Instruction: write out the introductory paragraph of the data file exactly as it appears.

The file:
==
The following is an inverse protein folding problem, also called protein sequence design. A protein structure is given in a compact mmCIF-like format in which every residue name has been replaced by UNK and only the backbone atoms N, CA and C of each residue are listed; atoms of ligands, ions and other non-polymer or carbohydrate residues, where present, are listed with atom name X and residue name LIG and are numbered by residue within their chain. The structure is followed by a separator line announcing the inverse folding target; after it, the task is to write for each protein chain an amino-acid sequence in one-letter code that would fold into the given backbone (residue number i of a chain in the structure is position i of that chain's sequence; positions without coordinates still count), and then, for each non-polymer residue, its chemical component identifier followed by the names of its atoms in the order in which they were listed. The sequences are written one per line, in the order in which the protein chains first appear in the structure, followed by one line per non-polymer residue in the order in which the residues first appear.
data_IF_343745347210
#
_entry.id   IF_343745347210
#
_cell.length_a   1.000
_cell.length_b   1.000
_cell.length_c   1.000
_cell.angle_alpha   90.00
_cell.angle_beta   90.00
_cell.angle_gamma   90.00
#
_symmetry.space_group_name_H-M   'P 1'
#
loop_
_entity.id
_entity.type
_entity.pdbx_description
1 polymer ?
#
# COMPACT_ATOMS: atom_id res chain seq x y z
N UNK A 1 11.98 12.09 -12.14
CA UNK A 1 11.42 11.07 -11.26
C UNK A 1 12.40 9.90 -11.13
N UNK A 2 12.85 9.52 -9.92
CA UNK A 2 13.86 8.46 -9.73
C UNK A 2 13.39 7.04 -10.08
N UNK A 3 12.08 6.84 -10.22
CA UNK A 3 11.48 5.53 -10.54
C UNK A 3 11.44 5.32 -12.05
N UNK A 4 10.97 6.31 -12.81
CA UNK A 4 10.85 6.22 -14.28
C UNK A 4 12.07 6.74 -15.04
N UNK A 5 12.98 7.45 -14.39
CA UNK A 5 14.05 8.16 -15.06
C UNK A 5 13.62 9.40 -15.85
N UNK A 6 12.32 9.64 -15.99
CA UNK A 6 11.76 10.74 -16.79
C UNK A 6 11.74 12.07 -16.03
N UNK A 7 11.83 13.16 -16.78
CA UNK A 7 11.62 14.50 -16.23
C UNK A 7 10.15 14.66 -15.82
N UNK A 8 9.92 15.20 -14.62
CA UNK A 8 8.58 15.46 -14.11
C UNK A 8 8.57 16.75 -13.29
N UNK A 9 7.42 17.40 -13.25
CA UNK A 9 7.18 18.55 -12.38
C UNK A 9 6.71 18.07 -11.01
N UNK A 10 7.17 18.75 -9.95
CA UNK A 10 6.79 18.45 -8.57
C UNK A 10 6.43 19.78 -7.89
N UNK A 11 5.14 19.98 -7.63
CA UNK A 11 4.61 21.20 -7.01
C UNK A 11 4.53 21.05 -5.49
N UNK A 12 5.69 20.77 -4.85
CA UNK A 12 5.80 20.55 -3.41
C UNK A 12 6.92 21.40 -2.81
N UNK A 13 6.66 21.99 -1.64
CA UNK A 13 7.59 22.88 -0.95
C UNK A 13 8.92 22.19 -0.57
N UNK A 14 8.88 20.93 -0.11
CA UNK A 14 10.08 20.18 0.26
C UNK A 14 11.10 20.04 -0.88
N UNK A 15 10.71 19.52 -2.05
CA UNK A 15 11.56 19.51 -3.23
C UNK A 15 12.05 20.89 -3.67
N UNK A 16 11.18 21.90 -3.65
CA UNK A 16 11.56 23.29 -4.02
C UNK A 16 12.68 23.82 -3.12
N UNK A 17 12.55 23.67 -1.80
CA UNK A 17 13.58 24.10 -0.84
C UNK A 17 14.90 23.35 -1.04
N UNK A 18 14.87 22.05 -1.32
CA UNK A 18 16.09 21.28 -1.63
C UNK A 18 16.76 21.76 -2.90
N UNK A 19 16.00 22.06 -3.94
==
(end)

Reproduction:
The following is an inverse protein folding problem, also called protein sequence design. A protein structure is given in a compact mmCIF-like format in which every residue name has been replaced by UNK and only the backbone atoms N, CA and C of each residue are listed; atoms of ligands, ions and other non-polymer or carbohydrate residues, where present, are listed with atom name X and residue name LIG and are numbered by residue within their chain. The structure is followed by a separator line announcing the inverse folding target; after it, the task is to write for each protein chain an amino-acid sequence in one-letter code that would fold into the given backbone (residue number i of a chain in the structure is position i of that chain's sequence; positions without coordinates still count), and then, for each non-polymer residue, its chemical component identifier followed by the names of its atoms in the order in which they were listed. The sequences are written one per line, in the order in which the protein chains first appear in the structure, followed by one line per non-polymer residue in the order in which the residues first appear.